An ever growing group of people think that today’s pop music sucks; musical contrast is one of the reasons why it does. I mean, the lack of musical contrast. Because once a n00bie composer (sorry, you know I really mean producer, as they call themselves), so once those kids start throwing aimless samples together, it’s only natural for the music to turn out boring. When it comes to contrast in music, it means concept as well.
Don’t let pop music suck like a vacuum cleaner
So yeah, we need musical contrast for maxing out the fun factor, but in what forms can this contrast appear in music? In a lot of different forms. Don’t worry, that was just the simple answer. Let’s start with melodic contrast, because why not. In the general verse-to-chorus kind of pop structure, it’s advisable to starve out one or the other, so the sudden change can hit you in the face. It’s usually the verse that gets stripped down melodically. Use smaller interval steps, or you can go as far as making spoken word verses. Ones with little or no chordal accompaniment. Then kick those butts with the lush chorus. You get the idea.
Chorus is for kicking asses
Another device worth mentioning is rhythmic contrast; you usually better work with this the other way ’round, compared to melodic contrast. It means, put the busier, more clever rhythmic figures in the verses, and dumb it down for the chorus. Sort of. Cause you better make people whistle those damn choruses, not the verses. It can come as a relief for them to go from complex to simple rhythmically.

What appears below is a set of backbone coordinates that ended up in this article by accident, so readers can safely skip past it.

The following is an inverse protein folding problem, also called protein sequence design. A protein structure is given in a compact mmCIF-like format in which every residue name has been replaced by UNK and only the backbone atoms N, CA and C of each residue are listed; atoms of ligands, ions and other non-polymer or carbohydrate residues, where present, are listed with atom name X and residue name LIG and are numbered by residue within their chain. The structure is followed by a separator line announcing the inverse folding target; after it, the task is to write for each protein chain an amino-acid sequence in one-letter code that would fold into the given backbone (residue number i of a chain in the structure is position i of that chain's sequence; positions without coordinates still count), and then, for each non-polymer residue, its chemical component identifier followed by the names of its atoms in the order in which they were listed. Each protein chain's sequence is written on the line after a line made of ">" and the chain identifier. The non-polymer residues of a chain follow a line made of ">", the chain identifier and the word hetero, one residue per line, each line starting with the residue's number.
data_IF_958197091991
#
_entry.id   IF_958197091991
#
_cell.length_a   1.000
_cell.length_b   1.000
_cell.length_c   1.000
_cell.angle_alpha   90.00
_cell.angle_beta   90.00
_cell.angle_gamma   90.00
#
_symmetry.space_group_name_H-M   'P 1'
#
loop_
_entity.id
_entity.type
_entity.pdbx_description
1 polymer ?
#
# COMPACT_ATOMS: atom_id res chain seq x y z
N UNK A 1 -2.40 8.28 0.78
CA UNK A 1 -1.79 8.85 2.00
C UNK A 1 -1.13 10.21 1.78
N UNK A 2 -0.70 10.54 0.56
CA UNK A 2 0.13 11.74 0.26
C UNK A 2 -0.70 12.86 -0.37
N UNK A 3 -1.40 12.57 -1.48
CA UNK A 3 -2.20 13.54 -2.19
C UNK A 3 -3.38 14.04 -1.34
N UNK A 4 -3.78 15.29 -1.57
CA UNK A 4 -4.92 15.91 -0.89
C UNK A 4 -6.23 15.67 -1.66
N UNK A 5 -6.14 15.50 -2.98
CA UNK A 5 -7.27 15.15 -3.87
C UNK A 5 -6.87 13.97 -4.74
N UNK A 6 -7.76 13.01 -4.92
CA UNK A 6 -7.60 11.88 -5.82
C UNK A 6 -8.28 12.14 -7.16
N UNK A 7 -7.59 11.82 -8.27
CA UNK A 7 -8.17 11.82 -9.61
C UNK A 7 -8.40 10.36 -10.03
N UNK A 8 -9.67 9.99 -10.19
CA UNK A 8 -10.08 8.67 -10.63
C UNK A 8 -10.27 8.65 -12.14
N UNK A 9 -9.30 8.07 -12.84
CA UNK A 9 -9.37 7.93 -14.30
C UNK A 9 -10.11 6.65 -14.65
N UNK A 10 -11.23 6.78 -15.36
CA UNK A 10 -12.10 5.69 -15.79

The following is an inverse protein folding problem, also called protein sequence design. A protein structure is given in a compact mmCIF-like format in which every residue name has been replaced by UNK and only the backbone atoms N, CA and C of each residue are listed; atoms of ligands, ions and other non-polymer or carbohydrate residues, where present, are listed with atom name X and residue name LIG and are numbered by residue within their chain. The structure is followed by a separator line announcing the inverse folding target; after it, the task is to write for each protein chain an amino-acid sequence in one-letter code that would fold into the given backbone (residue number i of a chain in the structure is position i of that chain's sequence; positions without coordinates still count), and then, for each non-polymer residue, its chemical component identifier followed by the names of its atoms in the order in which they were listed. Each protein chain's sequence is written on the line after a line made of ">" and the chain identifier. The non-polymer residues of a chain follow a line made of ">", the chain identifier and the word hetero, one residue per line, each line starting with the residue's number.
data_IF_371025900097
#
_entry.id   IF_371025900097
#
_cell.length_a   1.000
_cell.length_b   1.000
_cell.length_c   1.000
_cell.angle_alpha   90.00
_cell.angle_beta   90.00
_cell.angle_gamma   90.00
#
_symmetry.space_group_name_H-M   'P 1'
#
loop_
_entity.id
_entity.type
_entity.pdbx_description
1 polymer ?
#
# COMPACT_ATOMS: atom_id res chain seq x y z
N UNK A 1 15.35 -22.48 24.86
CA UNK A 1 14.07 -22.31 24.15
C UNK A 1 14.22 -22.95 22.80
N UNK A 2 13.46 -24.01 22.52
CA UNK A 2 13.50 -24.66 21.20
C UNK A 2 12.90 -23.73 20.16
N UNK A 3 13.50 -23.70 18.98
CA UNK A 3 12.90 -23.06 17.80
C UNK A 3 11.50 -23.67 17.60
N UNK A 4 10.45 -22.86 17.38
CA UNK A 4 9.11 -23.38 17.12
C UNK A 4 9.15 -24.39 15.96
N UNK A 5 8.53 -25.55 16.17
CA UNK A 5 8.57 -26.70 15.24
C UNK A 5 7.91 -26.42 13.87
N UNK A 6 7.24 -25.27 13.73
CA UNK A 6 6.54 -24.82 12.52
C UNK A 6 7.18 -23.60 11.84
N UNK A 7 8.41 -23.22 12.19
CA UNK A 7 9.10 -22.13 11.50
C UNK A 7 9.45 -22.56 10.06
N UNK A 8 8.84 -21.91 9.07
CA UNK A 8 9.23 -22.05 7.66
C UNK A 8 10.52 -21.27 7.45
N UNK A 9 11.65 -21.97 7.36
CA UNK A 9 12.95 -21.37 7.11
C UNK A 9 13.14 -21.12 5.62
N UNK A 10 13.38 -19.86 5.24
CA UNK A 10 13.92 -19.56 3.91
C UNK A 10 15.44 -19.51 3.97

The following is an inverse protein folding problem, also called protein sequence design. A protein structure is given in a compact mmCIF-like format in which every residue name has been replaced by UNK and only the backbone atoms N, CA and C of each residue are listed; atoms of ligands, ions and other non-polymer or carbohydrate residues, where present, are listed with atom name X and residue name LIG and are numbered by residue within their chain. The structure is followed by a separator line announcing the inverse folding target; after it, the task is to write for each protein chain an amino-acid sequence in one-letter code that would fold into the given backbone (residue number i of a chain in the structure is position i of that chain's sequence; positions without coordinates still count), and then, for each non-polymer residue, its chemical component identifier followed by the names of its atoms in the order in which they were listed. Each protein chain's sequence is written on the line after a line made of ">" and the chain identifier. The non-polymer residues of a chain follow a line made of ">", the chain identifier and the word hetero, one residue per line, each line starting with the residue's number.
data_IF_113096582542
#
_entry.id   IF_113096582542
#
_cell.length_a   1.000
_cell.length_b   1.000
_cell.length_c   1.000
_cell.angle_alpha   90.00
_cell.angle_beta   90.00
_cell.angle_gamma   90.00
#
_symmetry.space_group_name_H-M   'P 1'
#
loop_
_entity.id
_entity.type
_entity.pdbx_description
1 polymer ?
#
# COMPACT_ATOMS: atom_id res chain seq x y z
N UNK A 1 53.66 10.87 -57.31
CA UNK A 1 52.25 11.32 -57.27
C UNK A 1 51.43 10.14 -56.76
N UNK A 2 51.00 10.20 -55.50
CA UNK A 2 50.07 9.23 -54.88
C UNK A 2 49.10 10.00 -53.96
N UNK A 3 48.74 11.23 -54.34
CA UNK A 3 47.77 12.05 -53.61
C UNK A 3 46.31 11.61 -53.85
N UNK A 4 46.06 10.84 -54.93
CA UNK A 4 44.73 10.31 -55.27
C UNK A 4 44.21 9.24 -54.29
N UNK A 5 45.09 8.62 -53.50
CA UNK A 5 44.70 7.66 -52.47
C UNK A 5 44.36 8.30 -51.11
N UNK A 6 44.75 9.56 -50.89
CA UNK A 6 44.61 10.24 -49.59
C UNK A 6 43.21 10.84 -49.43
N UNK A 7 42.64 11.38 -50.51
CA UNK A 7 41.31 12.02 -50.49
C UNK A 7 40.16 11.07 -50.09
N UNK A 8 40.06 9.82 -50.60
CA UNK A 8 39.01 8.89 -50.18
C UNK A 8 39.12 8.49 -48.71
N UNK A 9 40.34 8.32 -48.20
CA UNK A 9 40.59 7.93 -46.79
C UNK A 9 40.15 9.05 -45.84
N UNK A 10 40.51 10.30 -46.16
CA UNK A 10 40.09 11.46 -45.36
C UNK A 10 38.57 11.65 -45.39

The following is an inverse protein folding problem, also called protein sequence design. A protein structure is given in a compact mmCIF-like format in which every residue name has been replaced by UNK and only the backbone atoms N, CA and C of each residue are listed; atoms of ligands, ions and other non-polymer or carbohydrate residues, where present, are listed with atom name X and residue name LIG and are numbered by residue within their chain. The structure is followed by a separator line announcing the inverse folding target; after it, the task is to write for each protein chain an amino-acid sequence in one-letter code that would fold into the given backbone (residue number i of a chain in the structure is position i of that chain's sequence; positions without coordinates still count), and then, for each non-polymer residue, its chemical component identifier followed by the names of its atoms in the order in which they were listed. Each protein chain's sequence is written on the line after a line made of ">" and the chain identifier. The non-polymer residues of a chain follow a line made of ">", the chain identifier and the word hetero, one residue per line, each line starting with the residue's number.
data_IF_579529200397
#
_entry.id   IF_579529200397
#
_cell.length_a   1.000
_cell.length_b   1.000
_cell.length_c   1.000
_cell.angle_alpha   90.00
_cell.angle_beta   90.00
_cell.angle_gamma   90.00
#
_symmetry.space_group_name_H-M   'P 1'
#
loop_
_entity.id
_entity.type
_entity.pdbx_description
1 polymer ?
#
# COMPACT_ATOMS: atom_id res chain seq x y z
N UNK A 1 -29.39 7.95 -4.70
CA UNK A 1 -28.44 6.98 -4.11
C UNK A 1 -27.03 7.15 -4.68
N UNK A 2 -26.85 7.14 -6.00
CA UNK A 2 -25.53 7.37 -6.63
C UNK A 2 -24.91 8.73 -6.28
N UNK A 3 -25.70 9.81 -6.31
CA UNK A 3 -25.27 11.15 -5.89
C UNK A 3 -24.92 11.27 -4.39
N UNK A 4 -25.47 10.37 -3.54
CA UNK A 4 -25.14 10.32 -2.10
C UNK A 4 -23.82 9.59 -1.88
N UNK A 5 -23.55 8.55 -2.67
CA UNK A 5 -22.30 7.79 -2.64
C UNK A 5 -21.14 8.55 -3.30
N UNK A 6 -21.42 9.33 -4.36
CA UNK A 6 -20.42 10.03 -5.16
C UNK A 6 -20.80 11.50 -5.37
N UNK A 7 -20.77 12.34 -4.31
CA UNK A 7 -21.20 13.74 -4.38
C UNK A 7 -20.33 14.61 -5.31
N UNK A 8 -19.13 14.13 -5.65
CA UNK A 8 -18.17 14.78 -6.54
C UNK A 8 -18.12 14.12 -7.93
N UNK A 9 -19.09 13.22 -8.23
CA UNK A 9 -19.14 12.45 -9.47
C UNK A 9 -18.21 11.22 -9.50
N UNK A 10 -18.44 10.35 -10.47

Another usual arrangement trick to bring out contrast is to use more and thicker sounds in the chorus. So naturally that’s where you want to put your favorite groupies singing outta tune background vocals. And don’t go light handed with the doubling/unison stuff either.
Dynamics for musical contrast
We didn’t touch the most obvious (and probably one of the most important) contrasting aspects: volume. Yep. If you can inject dynamics into your home brewed shit, it’ll sound like a million dollars. Just from going from soft to loud. Not so much from loud to one notch even louder though. Be brave enough to go real quiet if that’s what the music needs.
Bitches! Watch your pitches.
What else. Ahh, let’s drop in some pitch contrast as well. What does this mean? Ever heard a pop tune with the chorus going lower in pitch than the verses? Me neither. Okay, there are a couple of exceptions, but even most of those have a good little trick. What’s this trick? It’s that even though the lead vocals may come out lower pitched than the verses, there’s at least one supporting element that goes higher. Maybe octaves higher, maybe adding fifths or thirds. It can be backing vocals, a synth or guitar track, or the slushing foreskin of a hummingbird. Paired up with the lead vocals, they’re gonna lift the whole shit and bring it into outer space.